kind of pressure?"
A: "We felt as if we were in a prison. The Americans and
Israelis constantly applied personal and collective
pressures so we would agree and so we would not waste any
time, and not retract. They presented a gloomy picture to
us in case we refused, but the issue was one of historical
responsibility of crucial importance to our people, and
thus we were unable to agree whatever the pressures."
Q: "Did pressures include murder threats?"
A: "There weren't any murder threats, but there were
threats such as: 'if you will not accept [the offers] we
will destroy your authority [PA], and if you will not do
this, it will be your end, and if you will not agree to
this your people will curse you, if you will not do this
the US will repudiate you, if you will not agree to this we
don't know what will be your fate'�"
Q: "Were there any temptations?"
A: "The temptations were in what was offered, but it is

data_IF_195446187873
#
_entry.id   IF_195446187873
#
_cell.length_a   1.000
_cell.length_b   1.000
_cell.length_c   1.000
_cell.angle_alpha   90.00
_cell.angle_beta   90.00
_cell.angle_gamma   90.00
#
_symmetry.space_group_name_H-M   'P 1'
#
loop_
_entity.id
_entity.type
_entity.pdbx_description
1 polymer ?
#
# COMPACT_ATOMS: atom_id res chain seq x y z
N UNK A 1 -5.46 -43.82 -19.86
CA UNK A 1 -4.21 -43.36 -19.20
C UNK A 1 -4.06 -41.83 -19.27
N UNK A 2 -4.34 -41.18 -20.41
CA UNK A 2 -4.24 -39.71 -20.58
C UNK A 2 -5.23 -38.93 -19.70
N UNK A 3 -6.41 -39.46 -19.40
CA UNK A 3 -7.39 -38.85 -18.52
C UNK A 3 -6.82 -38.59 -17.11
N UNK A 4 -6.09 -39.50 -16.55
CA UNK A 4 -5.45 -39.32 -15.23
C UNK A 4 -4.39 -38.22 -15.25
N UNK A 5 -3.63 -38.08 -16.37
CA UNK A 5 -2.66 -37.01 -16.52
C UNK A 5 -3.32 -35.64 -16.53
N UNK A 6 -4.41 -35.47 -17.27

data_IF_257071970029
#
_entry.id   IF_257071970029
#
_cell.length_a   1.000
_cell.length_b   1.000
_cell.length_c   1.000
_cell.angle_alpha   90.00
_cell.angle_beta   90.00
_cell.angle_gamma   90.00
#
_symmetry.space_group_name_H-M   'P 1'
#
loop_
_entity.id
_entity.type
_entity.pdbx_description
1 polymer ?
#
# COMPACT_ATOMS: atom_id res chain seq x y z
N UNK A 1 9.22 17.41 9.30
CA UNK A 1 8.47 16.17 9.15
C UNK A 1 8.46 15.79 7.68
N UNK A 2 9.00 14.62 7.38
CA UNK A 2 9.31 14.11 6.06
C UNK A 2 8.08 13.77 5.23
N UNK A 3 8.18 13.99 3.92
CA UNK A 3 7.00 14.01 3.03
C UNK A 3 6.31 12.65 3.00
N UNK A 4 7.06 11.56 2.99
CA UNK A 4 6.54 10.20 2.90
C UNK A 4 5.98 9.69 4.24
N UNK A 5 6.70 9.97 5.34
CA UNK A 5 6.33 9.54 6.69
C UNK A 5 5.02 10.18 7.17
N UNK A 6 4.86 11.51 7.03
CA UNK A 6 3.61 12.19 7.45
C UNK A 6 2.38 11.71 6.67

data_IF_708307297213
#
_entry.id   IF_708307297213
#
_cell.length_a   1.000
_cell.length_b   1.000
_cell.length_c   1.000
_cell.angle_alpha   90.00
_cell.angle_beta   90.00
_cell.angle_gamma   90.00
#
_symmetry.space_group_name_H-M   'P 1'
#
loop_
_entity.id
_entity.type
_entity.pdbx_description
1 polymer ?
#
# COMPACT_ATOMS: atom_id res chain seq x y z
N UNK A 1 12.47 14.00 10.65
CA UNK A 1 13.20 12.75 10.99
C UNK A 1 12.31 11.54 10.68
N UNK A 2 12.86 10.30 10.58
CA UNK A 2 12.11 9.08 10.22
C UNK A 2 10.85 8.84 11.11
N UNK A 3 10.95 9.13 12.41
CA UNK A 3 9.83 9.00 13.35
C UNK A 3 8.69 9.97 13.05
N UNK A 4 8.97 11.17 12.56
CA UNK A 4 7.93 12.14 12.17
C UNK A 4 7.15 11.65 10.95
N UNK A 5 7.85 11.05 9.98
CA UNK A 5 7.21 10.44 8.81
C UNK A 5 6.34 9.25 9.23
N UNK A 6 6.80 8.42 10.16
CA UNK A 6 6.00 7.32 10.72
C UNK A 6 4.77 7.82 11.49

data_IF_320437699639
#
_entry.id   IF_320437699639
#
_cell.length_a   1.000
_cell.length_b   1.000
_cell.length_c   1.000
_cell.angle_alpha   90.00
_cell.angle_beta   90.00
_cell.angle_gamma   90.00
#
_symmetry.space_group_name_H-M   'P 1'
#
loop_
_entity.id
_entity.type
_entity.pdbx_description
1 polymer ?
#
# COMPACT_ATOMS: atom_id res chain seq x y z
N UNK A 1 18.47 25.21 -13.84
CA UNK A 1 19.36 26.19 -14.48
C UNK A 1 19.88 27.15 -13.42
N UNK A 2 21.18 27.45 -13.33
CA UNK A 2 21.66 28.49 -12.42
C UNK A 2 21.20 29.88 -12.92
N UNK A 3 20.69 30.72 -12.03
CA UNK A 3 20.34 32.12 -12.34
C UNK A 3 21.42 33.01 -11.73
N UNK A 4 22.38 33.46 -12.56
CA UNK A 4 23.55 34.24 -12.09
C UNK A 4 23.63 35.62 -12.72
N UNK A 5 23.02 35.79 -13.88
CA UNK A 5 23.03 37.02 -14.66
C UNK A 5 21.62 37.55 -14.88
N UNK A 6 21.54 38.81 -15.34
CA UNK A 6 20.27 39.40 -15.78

impossible to describe these as temptations since, despite
the fact that it is true that they offered things that were
never offered before, it never reached the level of our
Q: "Some say that President Clinton was told � that if the
Palestinian and the Israeli sides were to be brought to
Camp David, an agreement could be reached. Was that your
A: "Yes, he was told that if he will bring the two sides
together, and apply pressure on them, they will reach an
agreement. He was told: 'Tempt them with percentages of
land to be handed over, [tempt them with] the halting of
part of the settlements, speak about money and aid, and
about the refugees receiving forty billion dollars, etc.'
But we replied that the issue was not one of money, aid, or
land proportions, but an issue of [our] homeland"
"For instance, when they said, prior to the Camp David
negotiations, 'we will give you sixty-six percent of the
land' they thought that they presented us with a generous
offer. Later on, when I met with Barak, and when he said:
'we will give you eighty percent' I replied: 'the issue is
not eighty or ninety percent. Give me one hundred percent
of my borders, and if [there is going to be a need for
border] changes, I am ready to accept them under the
condition that they will be equal [on both sides] in both
value and size.' We will not agree to anything less than
that. They offered ninety percent, and they have already
offered ninety ninety-one percent [before], and told us to